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Regresní analýza faktorů ovlivňujících výnosy korporativní daně v zemích OECD
[Regression analysis of factors influencing corporate tax revenues in OECD countries]

Author

Listed:
  • Květa Kubátová
  • Lucie Říhová

Abstract

The purpose of this paper is to run a panel regression analyzing the impact of economic, legislative and social factors on corporate tax revenues, as defined by existing empirical and theoretical literature. Literature which directly addresses factors influencing corporate income tax revenues is quite limited - in respect of number of papers as well as in respect of the range of examined countries and/or time period. The latest and key papers include among others Clausing (2007), Devereux (2006) and partly Kenny, Winer (2006) and Gropp, Kostial (2000). Presented article on the other hand covers observations for all OECD countries for a rather long time period 1980-2006. The authors believe that this paper addresses all important factors having influence on corporate income tax revenues, including tax avoidance and debt financing. The results of the analysis largely correspond to existing investigations of other authors; however, presented regression is of more complex and general character - it includes other factors of tax avoidance and data for all OECD members (except for some variables which are not available), including post-communist countries.

Suggested Citation

  • Květa Kubátová & Lucie Říhová, 2009. "Regresní analýza faktorů ovlivňujících výnosy korporativní daně v zemích OECD
    [Regression analysis of factors influencing corporate tax revenues in OECD countries]
    ," Politická ekonomie, University of Economics, Prague, vol. 2009(4), pages 451-470.
  • Handle: RePEc:prg:jnlpol:v:2009:y:2009:i:4:id:693:p:451-470
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    References listed on IDEAS

    as
    1. Květa Kubátová & Alena Vančurová & Michaela Foltysová, 2008. "Impact of globalization on taxation mixes in oecd countries during 1965-2003," Prague Economic Papers, University of Economics, Prague, vol. 2008(1), pages 40-53.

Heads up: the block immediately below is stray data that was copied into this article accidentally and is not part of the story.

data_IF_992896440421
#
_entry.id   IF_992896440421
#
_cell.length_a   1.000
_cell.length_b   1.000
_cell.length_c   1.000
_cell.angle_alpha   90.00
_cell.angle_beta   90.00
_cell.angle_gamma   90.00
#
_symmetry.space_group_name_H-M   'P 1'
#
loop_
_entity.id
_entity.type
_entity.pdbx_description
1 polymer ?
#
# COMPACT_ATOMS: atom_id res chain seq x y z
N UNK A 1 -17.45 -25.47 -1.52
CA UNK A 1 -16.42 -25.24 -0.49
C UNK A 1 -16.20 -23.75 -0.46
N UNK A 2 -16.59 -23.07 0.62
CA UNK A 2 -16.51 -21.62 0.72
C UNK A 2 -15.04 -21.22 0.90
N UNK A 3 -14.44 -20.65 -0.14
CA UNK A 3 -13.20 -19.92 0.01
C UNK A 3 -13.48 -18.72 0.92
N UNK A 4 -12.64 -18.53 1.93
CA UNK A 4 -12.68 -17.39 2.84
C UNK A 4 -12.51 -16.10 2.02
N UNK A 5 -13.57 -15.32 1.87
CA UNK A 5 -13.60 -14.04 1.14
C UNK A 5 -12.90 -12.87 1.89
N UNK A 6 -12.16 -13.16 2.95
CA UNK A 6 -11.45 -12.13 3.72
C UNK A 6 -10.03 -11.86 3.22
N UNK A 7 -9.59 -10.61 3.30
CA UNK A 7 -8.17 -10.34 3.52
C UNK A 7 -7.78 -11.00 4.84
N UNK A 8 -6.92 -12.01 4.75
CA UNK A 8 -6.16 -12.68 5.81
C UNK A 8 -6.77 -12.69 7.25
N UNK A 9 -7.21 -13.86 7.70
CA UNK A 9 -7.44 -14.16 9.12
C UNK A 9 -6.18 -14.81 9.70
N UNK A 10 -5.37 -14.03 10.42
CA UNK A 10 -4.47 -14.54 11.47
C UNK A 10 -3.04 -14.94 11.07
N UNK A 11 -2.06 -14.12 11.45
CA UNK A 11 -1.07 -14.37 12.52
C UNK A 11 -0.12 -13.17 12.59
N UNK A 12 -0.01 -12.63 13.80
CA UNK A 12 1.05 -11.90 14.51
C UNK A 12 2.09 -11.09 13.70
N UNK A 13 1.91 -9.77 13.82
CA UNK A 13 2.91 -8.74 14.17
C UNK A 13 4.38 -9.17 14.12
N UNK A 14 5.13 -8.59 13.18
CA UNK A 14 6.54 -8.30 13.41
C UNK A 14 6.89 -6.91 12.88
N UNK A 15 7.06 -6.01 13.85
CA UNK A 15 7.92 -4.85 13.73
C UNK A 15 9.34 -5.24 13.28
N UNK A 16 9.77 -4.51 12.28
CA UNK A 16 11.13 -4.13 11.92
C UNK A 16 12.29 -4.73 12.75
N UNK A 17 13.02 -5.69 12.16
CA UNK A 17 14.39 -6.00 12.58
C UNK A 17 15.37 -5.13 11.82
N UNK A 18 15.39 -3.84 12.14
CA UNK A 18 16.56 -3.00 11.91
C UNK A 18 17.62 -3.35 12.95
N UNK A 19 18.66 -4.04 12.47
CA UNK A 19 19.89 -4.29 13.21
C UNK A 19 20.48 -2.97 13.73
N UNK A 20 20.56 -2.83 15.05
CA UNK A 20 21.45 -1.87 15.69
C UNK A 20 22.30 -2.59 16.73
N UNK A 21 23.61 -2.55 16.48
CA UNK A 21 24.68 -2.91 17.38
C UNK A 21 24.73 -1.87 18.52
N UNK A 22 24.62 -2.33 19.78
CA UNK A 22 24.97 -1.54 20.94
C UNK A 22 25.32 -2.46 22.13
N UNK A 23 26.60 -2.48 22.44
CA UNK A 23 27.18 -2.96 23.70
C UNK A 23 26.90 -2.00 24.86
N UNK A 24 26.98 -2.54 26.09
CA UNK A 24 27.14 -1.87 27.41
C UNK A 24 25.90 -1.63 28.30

2. Alan J. Auerbach, 2007. "Why Have Corporate Tax Revenues Declined? Another Look," CESifo Economic Studies, CESifo, vol. 53(2), pages 153-171, June.
    3. George Zodrow, 2006. "Capital Mobility and Source-Based Taxation of Capital Income in Small Open Economies," International Tax and Public Finance, Springer;International Institute of Public Finance, vol. 13(2), pages 269-294, May.
    4. Gropp, Reint & Kostial, Kristina, 2000. "The disappearing tax base: is foreign direct investment eroding corporate income taxes?," Working Paper Series 0031, European Central Bank.
    5. S. Illeris & G. Akehurst, 2002. "Introduction," The Service Industries Journal, Taylor & Francis Journals, vol. 22(1), pages 1-3, January.
    6. Rachel Griffith & Alexander Klemm, 2004. "What has been the tax competition experience of the past 20 years?," IFS Working Papers W04/05, Institute for Fiscal Studies.
    7. Roger H. Gordon & Joel Slemrod, 1998. "Are "Real" Responses to Taxes Simply Income Shifting Between Corporate and Personal Tax Bases?," NBER Working Papers 6576, National Bureau of Economic Research, Inc.
    8. Lawrence Kenny & Stanley Winer, 2006. "Tax Systems in the World: An Empirical Investigation into the Importance of Tax Bases, Administration Costs, Scale and Political Regime," International Tax and Public Finance, Springer;International Institute of Public Finance, vol. 13(2), pages 181-215, May.
    9. Kimberly Clausing, 2007. "Corporate tax revenues in OECD countries," International Tax and Public Finance, Springer;International Institute of Public Finance, vol. 14(2), pages 115-133, April.
    10. Reint Gropp & Kristina Kostial, 2000. "The Disappearing Tax Base; Is Foreign Direct Investment (FDI) Eroding Corporate Income Taxes?," IMF Working Papers 00/173, International Monetary Fund.
    Full references (including those not matched with items on IDEAS)

    More about this item

    Keywords

    Corporate tax; regression; CIT revenue; statutory rate of corporation tax; effective rate of corporation tax;

    JEL classification:

    • H20 - Public Economics - - Taxation, Subsidies, and Revenue - - - General
    • H25 - Public Economics - - Taxation, Subsidies, and Revenue - - - Business Taxes and Subsidies

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